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Invasive Group A Streptococcal Infections -- United Kingdom, 1994

On May 27, 1994, the Communicable Disease Surveillance Center in England reported that six persons in Gloucestershire had disease characteristic of invasive group A streptococcal infection (GAS) with necrotizing fasciitis. Three patients died. Patients ranged in age from 46 to 68 years. Group A streptococcal isolates from blood or joint fluid from five patients were typed by the Public Health Laboratory Service Streptococcus Reference Laboratory. Four different types were identified (M1 {2}, M3, M5, and M-nontypable).

Since 1992, the total number of laboratory reports of systemic GAS in England and Wales has remained stable; during the first 16 weeks of 1994, a total of 200 blood isolates were reported, compared with 212 and 200 during the first 16 weeks of 1993 and 1992, respectively.

Adapted from: Communicable Disease Report 1994;4(21).

Reported by: Div of Bacterial and Mycotic Diseases, National Center for Infectious Diseases, CDC.

Editorial Note

Editorial Note: The report from the United Kingdom underscores the potential for severe disease associated with GAS. GAS is associated with a broad spectrum of complications in humans, the most common being streptococcal pharyngitis. Serious invasive disease, which occurs less commonly, is defined by isolation of the bacteria from usually sterile sites and is associated with case-fatality rates of 10%-20%. One form of invasive GAS, necrotizing fasciitis, is characterized by destruction of muscle and fat tissue.

Based on extrapolation of incidence rates determined by active surveillance in four states during 1989-1991, 10,000-15,000 cases of invasive GAS occurred annually in the United States; necrotizing fasciitis occurred in 5%-10% of patients (case-fatality rate: 28%) (CDC, unpublished data, 1992). These findings were consistent with a retrospective review of all invasive GAS in Pima County, Arizona, during 1986-1990; in this review, necrotizing fasciitis was identified in 6.5% of infections (1). Interest in necrotizing fasciitis as a serious manifestation of invasive GAS increased in 1989 following a report of 20 patients with group A streptococcal toxic-shock syndrome, of whom 11 had necrotizing fasciitis (2); a subsequent case definition for this syndrome included necrotizing fasciitis as one component (3). Since 1991, there has been no active surveillance for invasive GAS in the United States; although passive surveillance exists, this disease is not reportable in most states.

Development of invasive GAS appears to be facilitated by the presence of specific virulent strains and predisposing host factors. To evaluate the role of strain characteristics, CDC examined group A streptococcal isolates from surveillance for postulated virulence factors including M-type, protease activity, and pyrogenic exotoxin production (4). Protease activity was significantly associated with necrotizing fasciitis; M-type 1 infection also was associated with protease activity. These findings suggest that certain group A streptococcal strains are more likely to cause necrotizing fasciitis when infection occurs. Other reports suggest that the risk for invasive GAS is associated with the presence of surgical or nonsurgical wounds, diabetes mellitus, and other underlying medical problems.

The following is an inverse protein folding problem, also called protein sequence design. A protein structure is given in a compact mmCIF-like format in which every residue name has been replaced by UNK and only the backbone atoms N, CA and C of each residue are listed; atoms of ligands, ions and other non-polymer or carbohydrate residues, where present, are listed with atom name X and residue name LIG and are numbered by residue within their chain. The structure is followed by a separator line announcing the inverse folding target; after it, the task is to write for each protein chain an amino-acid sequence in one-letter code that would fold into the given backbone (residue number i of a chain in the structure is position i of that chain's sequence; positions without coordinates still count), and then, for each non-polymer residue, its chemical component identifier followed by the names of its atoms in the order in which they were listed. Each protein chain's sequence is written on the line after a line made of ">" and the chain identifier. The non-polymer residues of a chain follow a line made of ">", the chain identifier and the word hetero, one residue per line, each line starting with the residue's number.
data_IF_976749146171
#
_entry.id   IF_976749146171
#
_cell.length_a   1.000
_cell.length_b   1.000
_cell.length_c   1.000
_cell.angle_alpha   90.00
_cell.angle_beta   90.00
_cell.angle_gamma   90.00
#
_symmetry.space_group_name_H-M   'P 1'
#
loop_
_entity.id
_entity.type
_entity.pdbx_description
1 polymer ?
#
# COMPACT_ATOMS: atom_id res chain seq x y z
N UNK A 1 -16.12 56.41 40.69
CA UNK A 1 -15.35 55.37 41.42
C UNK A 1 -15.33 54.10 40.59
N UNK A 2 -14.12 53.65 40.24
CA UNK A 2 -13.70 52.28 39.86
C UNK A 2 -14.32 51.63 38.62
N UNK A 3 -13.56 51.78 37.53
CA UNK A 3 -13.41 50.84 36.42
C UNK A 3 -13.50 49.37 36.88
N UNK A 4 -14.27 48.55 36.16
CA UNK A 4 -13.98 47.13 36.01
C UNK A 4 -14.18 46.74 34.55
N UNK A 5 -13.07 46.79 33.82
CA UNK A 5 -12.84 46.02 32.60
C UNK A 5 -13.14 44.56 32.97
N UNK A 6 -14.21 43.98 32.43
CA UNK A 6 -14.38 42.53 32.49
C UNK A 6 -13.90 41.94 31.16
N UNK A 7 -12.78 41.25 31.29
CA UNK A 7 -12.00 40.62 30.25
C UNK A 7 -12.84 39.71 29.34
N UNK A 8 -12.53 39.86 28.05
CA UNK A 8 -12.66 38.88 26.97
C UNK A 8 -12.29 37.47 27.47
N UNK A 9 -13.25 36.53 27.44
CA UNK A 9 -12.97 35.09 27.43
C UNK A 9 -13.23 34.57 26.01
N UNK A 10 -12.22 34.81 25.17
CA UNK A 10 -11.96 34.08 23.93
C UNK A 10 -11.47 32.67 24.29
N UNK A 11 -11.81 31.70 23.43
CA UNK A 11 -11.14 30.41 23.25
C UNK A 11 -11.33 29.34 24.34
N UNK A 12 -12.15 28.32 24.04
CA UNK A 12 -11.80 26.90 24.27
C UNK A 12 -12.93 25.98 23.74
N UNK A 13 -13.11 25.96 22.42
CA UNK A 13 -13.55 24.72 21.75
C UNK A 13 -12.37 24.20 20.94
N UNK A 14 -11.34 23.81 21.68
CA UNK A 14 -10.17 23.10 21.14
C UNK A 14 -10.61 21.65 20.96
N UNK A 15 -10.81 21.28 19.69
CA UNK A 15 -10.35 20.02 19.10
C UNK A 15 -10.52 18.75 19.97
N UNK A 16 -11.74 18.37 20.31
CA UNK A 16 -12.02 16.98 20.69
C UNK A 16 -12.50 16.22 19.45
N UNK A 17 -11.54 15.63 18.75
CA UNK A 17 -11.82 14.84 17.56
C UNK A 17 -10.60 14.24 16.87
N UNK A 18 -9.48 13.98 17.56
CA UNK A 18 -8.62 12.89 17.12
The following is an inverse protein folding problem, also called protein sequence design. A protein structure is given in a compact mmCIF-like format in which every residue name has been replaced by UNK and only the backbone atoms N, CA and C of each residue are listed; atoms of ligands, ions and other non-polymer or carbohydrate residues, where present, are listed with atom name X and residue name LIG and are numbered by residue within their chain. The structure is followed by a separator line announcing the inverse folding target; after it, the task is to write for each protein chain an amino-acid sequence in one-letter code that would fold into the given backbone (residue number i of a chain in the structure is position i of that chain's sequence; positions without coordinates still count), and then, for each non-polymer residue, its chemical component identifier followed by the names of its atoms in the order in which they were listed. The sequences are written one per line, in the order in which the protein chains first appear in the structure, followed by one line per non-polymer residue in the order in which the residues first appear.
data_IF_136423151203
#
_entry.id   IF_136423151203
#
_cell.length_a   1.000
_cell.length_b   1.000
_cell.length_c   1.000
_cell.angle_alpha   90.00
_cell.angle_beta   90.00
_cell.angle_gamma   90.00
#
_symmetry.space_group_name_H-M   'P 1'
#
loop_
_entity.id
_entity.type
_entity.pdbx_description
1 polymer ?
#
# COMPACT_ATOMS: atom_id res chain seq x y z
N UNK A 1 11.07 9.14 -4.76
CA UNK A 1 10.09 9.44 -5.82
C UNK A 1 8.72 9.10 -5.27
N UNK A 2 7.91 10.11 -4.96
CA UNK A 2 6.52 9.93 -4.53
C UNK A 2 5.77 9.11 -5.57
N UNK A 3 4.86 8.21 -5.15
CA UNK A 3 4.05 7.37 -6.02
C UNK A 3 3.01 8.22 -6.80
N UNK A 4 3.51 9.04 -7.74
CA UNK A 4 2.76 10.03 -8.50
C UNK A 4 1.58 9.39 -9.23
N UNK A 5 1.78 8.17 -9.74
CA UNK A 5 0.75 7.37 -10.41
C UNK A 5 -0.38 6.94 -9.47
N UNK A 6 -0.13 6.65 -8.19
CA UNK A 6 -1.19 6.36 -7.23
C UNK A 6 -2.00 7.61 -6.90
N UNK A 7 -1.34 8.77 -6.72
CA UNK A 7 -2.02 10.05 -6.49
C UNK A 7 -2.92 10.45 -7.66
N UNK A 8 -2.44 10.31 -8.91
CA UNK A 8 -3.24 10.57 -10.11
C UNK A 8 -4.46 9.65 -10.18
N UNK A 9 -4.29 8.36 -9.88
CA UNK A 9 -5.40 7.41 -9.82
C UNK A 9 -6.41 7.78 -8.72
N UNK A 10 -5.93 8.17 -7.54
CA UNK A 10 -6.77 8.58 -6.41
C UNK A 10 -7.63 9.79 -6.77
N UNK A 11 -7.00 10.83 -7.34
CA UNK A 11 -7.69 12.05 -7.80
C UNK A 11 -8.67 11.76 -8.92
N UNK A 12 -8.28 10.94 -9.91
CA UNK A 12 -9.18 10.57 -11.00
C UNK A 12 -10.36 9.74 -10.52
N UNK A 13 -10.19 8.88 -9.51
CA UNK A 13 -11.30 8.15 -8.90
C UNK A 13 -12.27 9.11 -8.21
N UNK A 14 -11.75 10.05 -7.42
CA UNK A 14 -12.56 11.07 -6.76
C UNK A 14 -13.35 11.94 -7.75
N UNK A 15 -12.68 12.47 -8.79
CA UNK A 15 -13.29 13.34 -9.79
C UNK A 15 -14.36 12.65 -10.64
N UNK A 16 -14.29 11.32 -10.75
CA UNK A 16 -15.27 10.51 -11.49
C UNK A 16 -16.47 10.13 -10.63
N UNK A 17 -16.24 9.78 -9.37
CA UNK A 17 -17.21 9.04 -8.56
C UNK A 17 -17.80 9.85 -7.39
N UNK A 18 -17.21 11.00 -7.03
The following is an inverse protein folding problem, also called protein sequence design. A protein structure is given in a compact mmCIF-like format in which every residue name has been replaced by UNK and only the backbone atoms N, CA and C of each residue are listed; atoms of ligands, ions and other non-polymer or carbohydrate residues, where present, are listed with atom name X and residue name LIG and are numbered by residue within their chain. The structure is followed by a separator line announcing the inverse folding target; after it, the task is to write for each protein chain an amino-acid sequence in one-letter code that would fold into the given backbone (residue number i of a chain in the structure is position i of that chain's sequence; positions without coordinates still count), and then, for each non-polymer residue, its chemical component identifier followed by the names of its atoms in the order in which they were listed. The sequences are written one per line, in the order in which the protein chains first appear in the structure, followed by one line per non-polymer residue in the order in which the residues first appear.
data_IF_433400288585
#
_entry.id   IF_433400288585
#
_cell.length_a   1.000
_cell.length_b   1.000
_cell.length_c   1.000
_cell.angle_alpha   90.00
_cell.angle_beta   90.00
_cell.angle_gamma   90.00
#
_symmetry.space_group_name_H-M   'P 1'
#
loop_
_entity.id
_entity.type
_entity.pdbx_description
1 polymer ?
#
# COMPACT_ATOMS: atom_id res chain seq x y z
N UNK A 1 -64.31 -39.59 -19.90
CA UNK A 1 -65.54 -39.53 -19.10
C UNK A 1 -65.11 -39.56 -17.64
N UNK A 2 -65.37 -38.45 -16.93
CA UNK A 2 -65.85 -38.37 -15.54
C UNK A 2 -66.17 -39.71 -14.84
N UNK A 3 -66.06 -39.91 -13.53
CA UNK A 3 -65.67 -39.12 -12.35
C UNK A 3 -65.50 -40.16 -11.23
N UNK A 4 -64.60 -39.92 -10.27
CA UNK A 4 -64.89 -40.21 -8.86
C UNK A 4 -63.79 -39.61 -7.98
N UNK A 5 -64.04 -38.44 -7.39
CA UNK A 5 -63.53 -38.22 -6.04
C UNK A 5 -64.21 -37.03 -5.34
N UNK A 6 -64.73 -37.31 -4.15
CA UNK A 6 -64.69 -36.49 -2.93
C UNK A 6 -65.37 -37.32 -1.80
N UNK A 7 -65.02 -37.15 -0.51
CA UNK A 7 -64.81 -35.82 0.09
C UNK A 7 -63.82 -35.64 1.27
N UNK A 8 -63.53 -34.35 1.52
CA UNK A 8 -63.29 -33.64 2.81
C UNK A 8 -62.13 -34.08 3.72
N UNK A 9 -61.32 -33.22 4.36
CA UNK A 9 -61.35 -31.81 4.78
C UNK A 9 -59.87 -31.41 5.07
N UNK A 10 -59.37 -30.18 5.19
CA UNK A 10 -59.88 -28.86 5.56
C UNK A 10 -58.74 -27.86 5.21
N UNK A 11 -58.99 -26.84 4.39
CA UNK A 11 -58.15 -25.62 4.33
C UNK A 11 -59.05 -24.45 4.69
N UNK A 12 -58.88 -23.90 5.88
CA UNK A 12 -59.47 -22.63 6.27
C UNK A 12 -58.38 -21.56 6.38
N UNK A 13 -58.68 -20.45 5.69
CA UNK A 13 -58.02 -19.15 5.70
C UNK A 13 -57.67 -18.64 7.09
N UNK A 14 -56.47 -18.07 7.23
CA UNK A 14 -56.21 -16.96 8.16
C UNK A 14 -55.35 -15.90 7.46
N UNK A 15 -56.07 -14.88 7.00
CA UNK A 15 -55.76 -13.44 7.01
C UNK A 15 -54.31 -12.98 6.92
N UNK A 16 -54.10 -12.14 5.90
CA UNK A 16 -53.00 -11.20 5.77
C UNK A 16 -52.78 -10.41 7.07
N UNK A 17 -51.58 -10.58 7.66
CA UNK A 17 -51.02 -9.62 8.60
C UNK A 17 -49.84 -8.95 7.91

Rapid treatment is necessary to reduce the risk for death, and penicillin remains the treatment of choice for GAS. Although penicillin resistance has never been identified in group A Streptococcus, some strains are resistant to erythromycin (which is recommended as therapy in penicillin-allergic patients). In addition to antibiotics, surgical intervention is usually needed in cases of necrotizing fasciitis. The occurrence of the cluster of necrotizing fasciitis in England and the recent recognition of a streptococcal toxic-shock syndrome underscore the potential for group A streptococci to cause severe illness and new clinical syndromes and the need to monitor clinical manifestations and changes in the epidemiology of these infections (5).


  1. Hoge CW, Schwartz B, Talkington DF, Breiman RF, MacNeill EM, Englender SJ. The changing epidemiology of invasive group A streptococcal infections and the emergence of streptococcal toxic-shock like syndrome. JAMA 1993;269:384-9.

  2. Stevens DL, Tanner MH, Winship J, et al. Severe group A streptococcal infection associated with a toxic shock-like syndrome and scarlet fever toxin A. N Engl J Med 1989;321:1-7.

  3. Working Group on Severe Streptococcal Infections. Defining the group A streptococcal toxic shock syndrome: rationale and consensus definition. JAMA 1993;269:390-1.

  4. Talkington DF, Schwartz B, Black CM, et al. Association of phenotypic and genotypic characteristics of invasive Streptococcus pyogenes isolates with clinical components of streptococcal toxic shock syndrome. Infect Immun 1993;61:3369-74.

  5. CDC. Addressing emerging infectious disease threats: a prevention strategy for the United States. Atlanta: US Department of Health and Human Services, Public Health Service, CDC, 1994.

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